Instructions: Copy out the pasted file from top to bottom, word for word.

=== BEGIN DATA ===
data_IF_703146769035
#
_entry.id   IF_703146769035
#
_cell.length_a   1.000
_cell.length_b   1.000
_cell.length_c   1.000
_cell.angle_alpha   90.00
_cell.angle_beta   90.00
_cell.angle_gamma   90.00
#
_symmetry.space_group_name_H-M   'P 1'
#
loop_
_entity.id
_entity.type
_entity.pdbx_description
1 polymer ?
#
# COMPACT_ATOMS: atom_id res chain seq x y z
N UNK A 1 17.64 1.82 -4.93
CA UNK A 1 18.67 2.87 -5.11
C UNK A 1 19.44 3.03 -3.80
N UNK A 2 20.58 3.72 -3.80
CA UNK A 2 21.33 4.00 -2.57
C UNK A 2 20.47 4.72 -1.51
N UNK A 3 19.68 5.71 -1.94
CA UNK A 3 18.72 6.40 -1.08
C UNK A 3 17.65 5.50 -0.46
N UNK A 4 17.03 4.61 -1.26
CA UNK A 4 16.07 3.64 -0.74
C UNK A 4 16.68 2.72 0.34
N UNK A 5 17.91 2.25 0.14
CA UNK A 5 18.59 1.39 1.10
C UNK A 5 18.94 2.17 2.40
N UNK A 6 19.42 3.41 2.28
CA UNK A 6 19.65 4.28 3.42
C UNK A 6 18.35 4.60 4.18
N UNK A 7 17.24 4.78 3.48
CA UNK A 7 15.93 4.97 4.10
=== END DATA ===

data_IF_703146769035
#
_entry.id   IF_703146769035
#
_cell.length_a   1.000
_cell.length_b   1.000
_cell.length_c   1.000
_cell.angle_alpha   90.00
_cell.angle_beta   90.00
_cell.angle_gamma   90.00
#
_symmetry.space_group_name_H-M   'P 1'
#
loop_
_entity.id
_entity.type
_entity.pdbx_description
1 polymer ?
#
# COMPACT_ATOMS: atom_id res chain seq x y z
N UNK A 1 17.64 1.82 -4.93
CA UNK A 1 18.67 2.87 -5.11
C UNK A 1 19.44 3.03 -3.80
N UNK A 2 20.58 3.72 -3.80
CA UNK A 2 21.33 4.00 -2.57
C UNK A 2 20.47 4.72 -1.51
N UNK A 3 19.68 5.71 -1.94
CA UNK A 3 18.72 6.40 -1.08
C UNK A 3 17.65 5.50 -0.46
N UNK A 4 17.03 4.61 -1.26
CA UNK A 4 16.07 3.64 -0.74
C UNK A 4 16.68 2.72 0.34
N UNK A 5 17.91 2.25 0.14
CA UNK A 5 18.59 1.39 1.10
C UNK A 5 18.94 2.17 2.40
N UNK A 6 19.42 3.41 2.28
CA UNK A 6 19.65 4.28 3.42
C UNK A 6 18.35 4.60 4.18
N UNK A 7 17.24 4.78 3.48
CA UNK A 7 15.93 4.97 4.10